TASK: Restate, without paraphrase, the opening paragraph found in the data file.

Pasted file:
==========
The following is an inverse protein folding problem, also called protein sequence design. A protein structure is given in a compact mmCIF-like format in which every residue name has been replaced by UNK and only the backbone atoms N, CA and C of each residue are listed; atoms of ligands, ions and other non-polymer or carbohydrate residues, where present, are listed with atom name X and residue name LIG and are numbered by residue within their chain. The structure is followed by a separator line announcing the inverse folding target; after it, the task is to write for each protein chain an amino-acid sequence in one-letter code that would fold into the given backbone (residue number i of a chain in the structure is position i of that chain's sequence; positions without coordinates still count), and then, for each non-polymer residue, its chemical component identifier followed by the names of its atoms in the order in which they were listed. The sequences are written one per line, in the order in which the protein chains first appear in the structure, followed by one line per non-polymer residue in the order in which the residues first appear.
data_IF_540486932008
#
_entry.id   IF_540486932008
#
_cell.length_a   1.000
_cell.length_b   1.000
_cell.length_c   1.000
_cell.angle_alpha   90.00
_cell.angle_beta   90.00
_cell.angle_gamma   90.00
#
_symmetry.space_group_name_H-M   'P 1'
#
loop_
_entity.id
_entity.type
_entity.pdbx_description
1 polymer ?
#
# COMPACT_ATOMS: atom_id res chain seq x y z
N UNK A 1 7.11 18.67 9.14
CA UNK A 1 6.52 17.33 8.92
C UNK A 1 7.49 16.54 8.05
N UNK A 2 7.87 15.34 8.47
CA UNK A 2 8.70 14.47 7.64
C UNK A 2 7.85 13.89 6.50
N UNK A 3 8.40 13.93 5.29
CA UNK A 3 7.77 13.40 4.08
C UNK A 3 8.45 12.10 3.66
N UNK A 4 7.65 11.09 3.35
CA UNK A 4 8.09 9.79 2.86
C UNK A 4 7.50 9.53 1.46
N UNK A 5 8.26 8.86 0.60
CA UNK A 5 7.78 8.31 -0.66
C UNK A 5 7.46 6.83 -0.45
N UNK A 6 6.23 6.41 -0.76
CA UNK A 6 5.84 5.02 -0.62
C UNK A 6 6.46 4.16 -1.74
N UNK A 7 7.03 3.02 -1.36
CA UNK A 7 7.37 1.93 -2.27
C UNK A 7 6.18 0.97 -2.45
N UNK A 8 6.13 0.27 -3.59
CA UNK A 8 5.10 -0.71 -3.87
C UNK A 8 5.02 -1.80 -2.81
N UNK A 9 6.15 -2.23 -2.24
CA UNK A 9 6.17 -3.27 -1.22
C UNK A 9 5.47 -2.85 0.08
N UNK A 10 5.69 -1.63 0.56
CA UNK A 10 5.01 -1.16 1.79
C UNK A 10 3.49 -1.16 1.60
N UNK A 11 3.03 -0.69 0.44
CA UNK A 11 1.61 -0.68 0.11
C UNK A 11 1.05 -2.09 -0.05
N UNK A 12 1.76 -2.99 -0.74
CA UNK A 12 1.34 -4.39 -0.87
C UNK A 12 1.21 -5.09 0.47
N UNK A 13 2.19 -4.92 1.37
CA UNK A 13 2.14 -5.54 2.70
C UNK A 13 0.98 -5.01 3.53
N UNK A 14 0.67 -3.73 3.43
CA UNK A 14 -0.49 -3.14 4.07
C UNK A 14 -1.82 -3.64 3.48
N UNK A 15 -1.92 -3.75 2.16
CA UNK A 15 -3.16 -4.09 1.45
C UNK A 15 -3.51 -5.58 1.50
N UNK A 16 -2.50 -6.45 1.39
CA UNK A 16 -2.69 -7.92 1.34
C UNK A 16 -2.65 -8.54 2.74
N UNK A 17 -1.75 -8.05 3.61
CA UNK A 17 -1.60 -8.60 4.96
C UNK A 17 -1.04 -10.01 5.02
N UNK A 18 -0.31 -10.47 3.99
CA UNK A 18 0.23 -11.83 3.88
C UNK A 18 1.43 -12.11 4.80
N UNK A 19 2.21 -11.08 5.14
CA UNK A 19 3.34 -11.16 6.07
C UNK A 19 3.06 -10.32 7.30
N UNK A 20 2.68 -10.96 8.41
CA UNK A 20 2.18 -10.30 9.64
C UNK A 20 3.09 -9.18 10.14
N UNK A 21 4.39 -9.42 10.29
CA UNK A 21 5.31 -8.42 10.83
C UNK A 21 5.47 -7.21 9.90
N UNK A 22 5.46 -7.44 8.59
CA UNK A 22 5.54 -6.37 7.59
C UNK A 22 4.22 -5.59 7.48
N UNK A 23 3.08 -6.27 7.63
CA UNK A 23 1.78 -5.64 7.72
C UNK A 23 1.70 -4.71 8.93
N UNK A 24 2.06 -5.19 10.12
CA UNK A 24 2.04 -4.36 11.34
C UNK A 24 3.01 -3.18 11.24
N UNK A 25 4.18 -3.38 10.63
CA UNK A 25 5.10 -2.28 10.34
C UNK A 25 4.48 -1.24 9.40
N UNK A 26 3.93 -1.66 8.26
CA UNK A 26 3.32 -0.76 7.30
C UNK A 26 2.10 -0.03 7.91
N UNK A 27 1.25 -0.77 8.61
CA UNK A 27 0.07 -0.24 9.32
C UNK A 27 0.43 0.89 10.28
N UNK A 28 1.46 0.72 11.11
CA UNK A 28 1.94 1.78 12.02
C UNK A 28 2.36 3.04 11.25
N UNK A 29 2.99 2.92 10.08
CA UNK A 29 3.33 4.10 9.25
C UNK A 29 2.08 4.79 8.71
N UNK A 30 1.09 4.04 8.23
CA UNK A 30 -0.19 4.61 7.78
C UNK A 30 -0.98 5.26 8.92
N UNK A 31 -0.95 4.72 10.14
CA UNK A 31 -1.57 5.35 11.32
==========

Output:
The following is an inverse protein folding problem, also called protein sequence design. A protein structure is given in a compact mmCIF-like format in which every residue name has been replaced by UNK and only the backbone atoms N, CA and C of each residue are listed; atoms of ligands, ions and other non-polymer or carbohydrate residues, where present, are listed with atom name X and residue name LIG and are numbered by residue within their chain. The structure is followed by a separator line announcing the inverse folding target; after it, the task is to write for each protein chain an amino-acid sequence in one-letter code that would fold into the given backbone (residue number i of a chain in the structure is position i of that chain's sequence; positions without coordinates still count), and then, for each non-polymer residue, its chemical component identifier followed by the names of its atoms in the order in which they were listed. The sequences are written one per line, in the order in which the protein chains first appear in the structure, followed by one line per non-polymer residue in the order in which the residues first appear.